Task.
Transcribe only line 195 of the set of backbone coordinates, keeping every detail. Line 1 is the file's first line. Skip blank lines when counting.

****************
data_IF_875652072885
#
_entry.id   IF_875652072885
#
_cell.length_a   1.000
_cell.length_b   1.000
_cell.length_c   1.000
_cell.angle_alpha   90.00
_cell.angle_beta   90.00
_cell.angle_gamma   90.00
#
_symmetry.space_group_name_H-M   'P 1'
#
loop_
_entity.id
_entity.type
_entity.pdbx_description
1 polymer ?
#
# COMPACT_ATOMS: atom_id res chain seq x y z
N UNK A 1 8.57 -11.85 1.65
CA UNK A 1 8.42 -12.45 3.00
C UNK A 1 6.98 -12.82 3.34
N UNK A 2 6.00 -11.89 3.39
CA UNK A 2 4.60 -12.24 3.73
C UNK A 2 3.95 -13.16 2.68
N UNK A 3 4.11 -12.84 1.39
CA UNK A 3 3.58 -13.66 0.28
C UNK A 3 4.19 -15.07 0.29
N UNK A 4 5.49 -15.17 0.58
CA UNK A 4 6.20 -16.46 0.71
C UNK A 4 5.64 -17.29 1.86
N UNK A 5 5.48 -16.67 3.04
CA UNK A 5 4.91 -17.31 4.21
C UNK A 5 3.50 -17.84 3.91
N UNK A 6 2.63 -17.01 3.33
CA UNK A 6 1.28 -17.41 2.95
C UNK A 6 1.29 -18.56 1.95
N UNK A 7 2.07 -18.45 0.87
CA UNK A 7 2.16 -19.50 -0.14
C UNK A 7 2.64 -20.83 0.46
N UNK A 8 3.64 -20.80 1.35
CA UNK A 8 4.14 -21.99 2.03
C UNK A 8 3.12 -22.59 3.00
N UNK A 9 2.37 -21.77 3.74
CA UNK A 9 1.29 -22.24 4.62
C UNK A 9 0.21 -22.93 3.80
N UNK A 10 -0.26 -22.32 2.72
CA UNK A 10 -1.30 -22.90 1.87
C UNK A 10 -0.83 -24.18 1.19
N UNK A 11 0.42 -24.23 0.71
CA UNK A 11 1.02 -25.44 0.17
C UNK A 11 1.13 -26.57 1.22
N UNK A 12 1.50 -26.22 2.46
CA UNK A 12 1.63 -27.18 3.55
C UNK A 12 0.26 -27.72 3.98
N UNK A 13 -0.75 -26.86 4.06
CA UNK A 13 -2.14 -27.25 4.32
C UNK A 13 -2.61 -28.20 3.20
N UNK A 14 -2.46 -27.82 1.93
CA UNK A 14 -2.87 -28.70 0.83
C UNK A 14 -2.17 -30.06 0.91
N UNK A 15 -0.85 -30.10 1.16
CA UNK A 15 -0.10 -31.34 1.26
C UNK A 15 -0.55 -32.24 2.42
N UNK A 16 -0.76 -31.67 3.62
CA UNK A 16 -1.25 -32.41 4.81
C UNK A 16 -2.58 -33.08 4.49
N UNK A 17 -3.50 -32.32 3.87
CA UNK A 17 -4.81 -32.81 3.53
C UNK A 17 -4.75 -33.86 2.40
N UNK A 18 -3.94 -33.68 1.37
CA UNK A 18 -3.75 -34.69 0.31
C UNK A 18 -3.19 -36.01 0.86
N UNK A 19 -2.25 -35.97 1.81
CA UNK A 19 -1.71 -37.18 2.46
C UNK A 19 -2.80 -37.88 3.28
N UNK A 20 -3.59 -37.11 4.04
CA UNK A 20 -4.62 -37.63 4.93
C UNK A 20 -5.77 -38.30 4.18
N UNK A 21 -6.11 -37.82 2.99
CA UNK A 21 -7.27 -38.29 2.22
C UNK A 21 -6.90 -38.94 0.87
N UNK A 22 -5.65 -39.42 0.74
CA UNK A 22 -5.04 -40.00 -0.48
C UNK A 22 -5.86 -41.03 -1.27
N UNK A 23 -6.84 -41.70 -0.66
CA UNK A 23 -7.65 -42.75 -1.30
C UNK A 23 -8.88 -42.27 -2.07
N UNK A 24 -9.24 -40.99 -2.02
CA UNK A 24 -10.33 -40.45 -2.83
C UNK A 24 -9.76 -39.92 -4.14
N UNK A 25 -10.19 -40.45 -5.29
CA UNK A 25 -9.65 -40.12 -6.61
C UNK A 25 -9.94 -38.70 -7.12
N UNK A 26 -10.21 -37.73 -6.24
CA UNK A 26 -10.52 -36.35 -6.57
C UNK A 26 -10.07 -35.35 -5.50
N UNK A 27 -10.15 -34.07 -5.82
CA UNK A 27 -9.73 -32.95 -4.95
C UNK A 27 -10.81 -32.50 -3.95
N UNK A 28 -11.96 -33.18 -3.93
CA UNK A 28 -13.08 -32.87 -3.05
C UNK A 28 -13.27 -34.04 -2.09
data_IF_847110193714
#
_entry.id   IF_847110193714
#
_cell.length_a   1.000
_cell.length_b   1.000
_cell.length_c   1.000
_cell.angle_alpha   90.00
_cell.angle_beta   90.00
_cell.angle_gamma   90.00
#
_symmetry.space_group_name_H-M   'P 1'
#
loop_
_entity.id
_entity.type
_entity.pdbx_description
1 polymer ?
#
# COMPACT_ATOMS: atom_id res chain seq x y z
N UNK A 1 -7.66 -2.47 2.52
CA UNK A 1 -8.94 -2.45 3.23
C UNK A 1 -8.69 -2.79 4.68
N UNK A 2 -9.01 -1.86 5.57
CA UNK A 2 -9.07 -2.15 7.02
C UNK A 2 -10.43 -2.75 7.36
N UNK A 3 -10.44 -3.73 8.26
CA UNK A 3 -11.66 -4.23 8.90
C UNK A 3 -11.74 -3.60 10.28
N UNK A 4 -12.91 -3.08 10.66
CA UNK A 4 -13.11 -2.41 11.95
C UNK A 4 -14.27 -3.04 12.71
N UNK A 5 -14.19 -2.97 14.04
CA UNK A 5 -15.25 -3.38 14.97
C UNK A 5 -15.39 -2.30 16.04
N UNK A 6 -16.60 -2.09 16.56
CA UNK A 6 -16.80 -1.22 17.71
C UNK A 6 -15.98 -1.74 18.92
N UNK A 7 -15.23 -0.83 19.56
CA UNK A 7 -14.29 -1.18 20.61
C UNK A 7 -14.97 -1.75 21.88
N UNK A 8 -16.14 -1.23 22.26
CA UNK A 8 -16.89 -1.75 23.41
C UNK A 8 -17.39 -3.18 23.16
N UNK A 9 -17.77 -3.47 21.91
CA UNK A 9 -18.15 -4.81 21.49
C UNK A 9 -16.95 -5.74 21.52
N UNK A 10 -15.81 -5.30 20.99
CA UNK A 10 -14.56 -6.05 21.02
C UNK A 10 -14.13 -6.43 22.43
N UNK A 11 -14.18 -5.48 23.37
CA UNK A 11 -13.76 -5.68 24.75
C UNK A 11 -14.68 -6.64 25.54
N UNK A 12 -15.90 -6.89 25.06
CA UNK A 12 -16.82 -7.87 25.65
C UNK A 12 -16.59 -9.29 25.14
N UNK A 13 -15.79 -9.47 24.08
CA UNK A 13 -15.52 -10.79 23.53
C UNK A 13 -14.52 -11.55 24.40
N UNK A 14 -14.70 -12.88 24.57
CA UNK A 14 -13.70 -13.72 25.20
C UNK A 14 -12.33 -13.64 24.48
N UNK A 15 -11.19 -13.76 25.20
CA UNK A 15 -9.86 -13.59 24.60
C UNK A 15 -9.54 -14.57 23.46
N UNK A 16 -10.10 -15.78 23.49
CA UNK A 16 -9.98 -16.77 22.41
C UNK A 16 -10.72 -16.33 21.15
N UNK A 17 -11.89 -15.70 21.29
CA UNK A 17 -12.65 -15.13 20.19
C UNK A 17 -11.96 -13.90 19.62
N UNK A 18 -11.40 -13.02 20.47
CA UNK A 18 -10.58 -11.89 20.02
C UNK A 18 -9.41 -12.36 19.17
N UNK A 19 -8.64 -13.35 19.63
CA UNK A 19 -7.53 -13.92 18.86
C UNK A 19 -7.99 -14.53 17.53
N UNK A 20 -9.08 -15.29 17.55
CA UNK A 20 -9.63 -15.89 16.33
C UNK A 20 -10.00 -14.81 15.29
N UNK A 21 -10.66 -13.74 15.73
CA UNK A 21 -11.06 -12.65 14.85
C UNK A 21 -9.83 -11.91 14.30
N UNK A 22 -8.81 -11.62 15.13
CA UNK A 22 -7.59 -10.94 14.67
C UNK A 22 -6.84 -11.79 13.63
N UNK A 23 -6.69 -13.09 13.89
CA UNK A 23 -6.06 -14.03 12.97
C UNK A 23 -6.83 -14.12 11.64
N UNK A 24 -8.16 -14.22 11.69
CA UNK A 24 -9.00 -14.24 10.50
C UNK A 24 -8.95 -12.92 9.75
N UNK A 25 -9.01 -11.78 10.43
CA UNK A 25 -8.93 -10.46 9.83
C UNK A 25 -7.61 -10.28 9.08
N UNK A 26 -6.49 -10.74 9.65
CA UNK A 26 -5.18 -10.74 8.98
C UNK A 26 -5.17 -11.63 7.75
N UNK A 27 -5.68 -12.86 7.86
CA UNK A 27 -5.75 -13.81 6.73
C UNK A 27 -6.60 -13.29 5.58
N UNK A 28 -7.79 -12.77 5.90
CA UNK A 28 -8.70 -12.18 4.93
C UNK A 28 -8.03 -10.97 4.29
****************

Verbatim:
CA UNK A 24 -9.00 -14.24 10.50